Developing Godly Character Part 3: Weeping with those who weep

Full disclosure:  I struggle with this one.  Not so much with the weeping with those who weep part of Romans  12:15, but the rejoicing with those who rejoice.  And it has been my experience that people often struggle with one or the other, and sometimes both, so this is not uncommon.  If it was uncommon, Paul wouldn’t have wasted the ink it took to write it down.

.

I am going to be blunt — it’s the jealousy and ingratitude still in my heart that makes it difficult for me to rejoice with people on some things.  I refuse to rejoice, and in doing so, I deny my Heavenly Father the praise He deserves for blessing someone — pure and simple.  I am not going to sugar coat it one bit.

.

I will expound more on that shameful admission in another blog post, but now I want to introduce the flip side of the coin — refusing to mourn with those who mourn.

.

I think that when I was repeatedly losing babies due to miscarriage (I was born with multiple reproductive birth defects), what hurt more than most anything else was the unwillingness of others to mourn with me.  I would be sad, and someone would ask why and I would tell them, and the response would be, “It was just a miscarriage, not a real baby!”  Not only were they unwilling to mourn with me, they also tried to guilt me out of my right to be a grieving mother,  and when we refuse to mourn with someone, that is exactly what we are doing — denying them dignity within their grief by telling them they have insufficient cause to mourn.

.

Or we can show them how little we esteem their pain by saying, “At least…”

“At least it wasn’t a real baby yet.”

“At least it wasn’t born disabled.”

“At least you are married and have Jesus, having Him is better than having kids.”

.

In other words, “Your grief is not important to me, and it really shouldn’t be important to you either.”

.

But the Bible tells us to mourn with those who mourn, and as we know that every Biblical law and counsel hangs either from the commandment to love God or love our neighbor or both — we can see that mourning with someone is loving them in a very intimate way.

.

So someone’s dad died, who they had a great relationship with, and they feel like their world is falling apart.  Mourn with them, or say nothing at all.  It isn’t the time to remind them about the fact that you would have killed to have that kind of relationship with your dad for even one day.  After all, isn’t that the sort of blessing we wish every child had?  If so, then mourn for the loss of that sort of relationship because something good in the world has passed away.

.

Judging the grief of another based upon what we think they should be thankful for only brings judgment down upon ourselves — because one day we will grieve for the loss of something that someone else covets.

.

Yes, covetousness.  The tenth commandment.  When we deny others our sorrow because they have what we want, that is the very heart of coveting in action.  And when we want something so badly that we hate those who have it through our actions, we are breaking the whole of Torah.  And we broke it because we hated them for having what God gave to them.  We judge God because we figure we should have that blessing for ourselves, and then we compound that selfishness by feeling they shouldn’t have if we don’t have it.  If I am not blessed, no one should be.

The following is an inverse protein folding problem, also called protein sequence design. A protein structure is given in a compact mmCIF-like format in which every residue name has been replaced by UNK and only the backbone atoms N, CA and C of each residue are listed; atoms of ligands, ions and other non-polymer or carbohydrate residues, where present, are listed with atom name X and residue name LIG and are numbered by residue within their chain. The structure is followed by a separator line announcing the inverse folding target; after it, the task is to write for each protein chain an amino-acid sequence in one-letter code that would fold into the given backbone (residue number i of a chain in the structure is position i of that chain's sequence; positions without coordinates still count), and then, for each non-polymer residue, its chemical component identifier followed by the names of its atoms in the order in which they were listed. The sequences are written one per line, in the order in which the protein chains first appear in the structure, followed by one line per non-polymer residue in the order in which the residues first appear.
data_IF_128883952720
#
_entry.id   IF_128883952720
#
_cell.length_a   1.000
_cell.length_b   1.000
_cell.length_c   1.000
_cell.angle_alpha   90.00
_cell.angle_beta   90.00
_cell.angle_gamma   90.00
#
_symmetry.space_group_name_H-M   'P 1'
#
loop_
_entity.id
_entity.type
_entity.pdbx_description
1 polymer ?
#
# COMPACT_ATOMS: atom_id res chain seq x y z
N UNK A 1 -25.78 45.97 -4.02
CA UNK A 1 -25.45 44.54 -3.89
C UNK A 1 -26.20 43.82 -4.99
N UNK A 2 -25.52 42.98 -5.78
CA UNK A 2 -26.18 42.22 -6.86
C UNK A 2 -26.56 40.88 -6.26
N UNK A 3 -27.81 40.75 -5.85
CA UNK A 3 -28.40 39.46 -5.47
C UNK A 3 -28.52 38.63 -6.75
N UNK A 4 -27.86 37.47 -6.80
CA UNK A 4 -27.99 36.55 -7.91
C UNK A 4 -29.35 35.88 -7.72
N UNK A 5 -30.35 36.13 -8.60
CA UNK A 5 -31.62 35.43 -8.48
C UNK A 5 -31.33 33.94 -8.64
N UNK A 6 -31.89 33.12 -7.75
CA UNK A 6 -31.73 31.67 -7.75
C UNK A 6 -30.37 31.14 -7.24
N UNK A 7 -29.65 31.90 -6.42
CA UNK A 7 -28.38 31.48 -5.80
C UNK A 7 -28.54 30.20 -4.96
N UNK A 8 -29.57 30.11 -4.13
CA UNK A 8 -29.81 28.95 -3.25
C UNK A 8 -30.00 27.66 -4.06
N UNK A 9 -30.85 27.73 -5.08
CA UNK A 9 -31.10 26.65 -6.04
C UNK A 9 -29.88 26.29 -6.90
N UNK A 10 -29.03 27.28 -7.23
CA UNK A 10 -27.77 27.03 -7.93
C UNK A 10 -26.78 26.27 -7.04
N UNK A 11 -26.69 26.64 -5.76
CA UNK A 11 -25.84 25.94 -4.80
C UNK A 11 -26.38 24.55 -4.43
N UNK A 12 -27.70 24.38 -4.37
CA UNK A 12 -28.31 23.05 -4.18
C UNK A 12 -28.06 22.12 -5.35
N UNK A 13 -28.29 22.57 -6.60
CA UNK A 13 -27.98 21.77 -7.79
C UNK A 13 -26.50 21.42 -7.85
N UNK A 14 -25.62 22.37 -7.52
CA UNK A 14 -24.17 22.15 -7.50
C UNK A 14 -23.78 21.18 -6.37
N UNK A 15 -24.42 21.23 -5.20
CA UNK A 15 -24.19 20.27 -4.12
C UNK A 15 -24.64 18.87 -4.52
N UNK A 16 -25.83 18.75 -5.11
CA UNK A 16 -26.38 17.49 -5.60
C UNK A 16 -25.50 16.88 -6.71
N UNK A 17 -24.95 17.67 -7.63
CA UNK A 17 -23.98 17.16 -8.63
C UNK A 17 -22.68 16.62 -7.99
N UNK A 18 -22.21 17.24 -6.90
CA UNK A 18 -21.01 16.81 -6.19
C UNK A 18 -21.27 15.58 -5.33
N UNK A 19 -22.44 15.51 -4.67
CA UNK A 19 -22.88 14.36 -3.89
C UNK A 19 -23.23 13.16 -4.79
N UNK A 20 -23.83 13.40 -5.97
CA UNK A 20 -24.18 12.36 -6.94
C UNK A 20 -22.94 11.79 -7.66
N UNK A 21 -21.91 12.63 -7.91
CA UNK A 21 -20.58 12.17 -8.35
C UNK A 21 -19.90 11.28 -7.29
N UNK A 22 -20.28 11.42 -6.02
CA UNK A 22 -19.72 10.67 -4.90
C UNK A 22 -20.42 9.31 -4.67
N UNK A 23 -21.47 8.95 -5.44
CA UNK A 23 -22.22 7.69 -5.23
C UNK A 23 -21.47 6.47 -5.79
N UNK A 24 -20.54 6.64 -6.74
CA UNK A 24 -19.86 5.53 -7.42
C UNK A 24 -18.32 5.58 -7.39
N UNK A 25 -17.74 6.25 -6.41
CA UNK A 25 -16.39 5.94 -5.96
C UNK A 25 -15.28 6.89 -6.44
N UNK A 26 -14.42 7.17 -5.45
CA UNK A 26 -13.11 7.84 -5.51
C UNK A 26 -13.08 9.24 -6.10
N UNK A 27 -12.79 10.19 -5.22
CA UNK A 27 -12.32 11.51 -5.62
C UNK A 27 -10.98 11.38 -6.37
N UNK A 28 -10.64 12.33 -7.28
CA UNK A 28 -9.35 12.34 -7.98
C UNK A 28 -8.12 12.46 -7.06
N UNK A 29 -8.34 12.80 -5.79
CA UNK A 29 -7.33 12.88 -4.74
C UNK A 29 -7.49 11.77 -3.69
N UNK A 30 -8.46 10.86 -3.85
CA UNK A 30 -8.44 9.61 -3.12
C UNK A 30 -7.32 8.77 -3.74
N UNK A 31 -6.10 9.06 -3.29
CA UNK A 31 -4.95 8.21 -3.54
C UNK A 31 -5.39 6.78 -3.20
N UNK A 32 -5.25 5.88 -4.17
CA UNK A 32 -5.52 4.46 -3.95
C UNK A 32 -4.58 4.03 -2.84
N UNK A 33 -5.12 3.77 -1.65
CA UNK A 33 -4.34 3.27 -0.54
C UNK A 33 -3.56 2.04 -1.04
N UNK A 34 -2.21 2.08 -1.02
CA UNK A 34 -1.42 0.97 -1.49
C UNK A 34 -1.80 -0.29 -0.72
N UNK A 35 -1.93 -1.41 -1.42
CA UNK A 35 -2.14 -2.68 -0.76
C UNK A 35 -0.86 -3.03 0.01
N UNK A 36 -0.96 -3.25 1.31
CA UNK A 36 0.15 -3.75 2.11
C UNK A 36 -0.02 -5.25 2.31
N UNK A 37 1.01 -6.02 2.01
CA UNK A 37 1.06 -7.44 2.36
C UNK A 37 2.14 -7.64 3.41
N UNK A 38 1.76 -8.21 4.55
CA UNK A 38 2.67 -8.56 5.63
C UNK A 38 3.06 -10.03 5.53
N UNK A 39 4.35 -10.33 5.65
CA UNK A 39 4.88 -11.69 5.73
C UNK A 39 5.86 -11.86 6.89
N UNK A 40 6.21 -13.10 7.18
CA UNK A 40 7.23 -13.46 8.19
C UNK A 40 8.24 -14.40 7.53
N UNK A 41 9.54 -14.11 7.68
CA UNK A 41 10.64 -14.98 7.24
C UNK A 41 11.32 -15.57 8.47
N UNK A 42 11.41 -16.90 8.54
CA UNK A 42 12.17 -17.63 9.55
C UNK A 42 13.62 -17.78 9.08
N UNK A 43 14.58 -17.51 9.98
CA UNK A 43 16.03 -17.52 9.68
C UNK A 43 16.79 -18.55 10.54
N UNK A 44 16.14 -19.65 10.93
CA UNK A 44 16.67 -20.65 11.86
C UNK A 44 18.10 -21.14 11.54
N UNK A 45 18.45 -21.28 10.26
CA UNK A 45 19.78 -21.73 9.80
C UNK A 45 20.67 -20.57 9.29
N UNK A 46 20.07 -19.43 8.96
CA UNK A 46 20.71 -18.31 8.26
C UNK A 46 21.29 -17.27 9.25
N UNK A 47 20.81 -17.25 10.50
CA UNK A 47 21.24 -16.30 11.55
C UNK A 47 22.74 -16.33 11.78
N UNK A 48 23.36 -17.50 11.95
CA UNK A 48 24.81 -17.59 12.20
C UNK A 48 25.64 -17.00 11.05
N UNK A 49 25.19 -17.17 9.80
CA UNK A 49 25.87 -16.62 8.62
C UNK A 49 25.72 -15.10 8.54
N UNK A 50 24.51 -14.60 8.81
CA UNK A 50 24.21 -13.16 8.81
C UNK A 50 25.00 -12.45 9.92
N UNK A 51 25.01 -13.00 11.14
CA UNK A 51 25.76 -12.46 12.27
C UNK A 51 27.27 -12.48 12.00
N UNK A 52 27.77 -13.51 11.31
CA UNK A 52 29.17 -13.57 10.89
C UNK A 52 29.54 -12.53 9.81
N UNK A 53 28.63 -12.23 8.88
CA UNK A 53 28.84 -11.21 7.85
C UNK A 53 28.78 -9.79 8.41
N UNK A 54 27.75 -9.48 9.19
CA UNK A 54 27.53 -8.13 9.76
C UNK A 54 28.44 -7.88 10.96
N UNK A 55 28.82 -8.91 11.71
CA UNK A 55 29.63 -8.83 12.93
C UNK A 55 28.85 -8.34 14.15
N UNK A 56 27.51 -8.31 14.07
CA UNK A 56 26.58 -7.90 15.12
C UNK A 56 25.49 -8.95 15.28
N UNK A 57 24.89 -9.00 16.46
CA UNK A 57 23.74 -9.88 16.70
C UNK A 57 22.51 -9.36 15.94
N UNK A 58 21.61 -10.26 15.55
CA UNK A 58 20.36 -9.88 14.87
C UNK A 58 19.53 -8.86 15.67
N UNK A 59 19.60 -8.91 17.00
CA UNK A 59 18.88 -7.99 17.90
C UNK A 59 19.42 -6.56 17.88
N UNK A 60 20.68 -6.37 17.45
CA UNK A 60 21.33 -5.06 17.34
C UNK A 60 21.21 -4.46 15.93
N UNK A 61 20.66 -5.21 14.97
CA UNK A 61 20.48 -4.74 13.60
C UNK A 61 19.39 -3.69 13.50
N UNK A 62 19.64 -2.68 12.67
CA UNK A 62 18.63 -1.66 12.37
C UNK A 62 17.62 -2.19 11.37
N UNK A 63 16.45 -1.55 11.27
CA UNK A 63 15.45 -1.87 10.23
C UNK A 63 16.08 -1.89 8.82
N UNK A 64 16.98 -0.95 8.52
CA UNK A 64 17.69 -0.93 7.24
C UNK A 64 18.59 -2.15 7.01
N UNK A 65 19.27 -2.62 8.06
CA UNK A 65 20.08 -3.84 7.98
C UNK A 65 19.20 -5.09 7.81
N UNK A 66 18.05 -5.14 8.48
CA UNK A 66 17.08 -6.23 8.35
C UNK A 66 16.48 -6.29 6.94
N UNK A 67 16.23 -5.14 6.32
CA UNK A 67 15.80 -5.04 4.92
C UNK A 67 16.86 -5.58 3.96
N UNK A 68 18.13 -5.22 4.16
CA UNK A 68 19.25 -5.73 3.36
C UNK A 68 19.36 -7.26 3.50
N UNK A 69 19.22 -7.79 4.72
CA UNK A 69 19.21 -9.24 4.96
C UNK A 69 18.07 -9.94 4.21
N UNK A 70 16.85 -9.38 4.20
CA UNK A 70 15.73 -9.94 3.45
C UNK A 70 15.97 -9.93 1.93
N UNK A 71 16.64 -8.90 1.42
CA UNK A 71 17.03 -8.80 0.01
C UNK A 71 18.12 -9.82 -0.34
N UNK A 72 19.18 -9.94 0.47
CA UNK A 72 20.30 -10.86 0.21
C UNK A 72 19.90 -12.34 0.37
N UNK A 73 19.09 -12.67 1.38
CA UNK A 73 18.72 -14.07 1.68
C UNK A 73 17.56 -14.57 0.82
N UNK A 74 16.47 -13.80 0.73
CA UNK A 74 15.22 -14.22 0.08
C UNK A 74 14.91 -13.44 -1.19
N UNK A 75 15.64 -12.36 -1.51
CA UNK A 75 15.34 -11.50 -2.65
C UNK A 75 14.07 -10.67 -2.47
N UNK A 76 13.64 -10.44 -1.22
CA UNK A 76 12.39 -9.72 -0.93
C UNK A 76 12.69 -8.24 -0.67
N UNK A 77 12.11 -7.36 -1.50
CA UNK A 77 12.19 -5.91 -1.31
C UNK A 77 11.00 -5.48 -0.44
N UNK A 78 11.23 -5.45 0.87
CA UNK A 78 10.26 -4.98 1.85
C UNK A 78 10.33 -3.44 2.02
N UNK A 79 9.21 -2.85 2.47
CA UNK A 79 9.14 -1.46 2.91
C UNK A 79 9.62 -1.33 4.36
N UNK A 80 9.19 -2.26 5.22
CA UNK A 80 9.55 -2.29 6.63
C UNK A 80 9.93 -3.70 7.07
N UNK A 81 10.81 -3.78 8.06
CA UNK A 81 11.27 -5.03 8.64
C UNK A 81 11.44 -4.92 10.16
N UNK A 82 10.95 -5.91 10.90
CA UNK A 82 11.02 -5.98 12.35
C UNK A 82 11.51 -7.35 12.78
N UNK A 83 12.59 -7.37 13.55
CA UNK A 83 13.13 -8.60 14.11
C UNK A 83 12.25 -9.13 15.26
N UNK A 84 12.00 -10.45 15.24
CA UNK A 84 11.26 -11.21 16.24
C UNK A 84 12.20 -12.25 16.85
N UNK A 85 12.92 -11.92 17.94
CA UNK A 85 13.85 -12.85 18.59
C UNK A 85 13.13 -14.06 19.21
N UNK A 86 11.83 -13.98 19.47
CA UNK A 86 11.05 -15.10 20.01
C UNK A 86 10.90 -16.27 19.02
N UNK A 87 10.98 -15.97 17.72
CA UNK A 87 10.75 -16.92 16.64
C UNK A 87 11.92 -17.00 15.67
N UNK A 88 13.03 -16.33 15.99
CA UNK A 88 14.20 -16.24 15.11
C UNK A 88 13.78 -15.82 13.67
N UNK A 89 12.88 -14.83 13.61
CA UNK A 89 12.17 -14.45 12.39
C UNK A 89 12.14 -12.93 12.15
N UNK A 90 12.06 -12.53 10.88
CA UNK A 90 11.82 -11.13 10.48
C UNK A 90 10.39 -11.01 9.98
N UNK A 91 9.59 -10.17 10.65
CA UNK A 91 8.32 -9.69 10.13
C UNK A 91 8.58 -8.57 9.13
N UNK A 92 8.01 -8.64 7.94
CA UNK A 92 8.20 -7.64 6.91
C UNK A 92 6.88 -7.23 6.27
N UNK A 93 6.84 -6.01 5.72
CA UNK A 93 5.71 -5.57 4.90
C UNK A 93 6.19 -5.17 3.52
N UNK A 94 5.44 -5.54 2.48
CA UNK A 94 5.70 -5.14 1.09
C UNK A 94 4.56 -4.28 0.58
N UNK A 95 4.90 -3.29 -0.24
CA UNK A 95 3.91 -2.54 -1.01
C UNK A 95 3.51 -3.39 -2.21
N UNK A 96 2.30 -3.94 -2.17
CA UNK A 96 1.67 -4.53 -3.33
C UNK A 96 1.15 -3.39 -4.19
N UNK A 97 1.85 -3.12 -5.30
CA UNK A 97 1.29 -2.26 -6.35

.

That attitude leads into another sinful attitude as well, and it is self-righteousness — being “too good” to mourn for this or that person because of this or that.

.

Yesterday I saw that a friend had commented on a fb status on my little sidebar and I clicked on it.  I was shocked to see that someone who I did not know was railing against the people who were mourning over the death of comedian/actor Robin Williams.  Rebuking them, telling them why they should not be mourning, etc.  But who are we to refuse to mourn with people who mourn, or to judge people for their grief?

.

Robin Williams as my children knew him, but I will always remember him as Mork from Ork
Robin Williams as my children knew him, but I will always remember him as Mork from Ork

.

I mourn Robin Williams, knowing very little about him personally.  I am grieved that a man was so incredibly depressed that he cut his wrists and hung himself.  And nothing else matters.  A human being was hurting more deeply than I can imagine, and he died without finding relief.  And people just like him die every day, hurting — and will we not mourn for them because we do not feel they are righteous enough to merit our attention?

.

Ez 18:23a Do I take any pleasure in the death of the wicked?

.

If He doesn’t take pleasure in the deaths even of the wicked (and I am not casting aspersions on Mr Williams), then do we even dare rejoice and withhold mourning?  Does defiantly not mourning make us more or less righteous?  Does proclaiming our refusal to mourn portray us as loving or petty and spiteful?  More importantly, how does it represent the character of our King who said, “Blessed are those who mourn?”

.

If you hated Robin Williams and what he did and what he stood for, I guess you won.  He died miserable and alone and in a terribly dark place.  But when someone dies like that, no one wins, and even just for that reason alone — we should all weep.

image_pdfimage_print

2 Comments


  1. Brilliant and so true. :'(

    Reply

Leave a Reply

Your email address will not be published. Required fields are marked *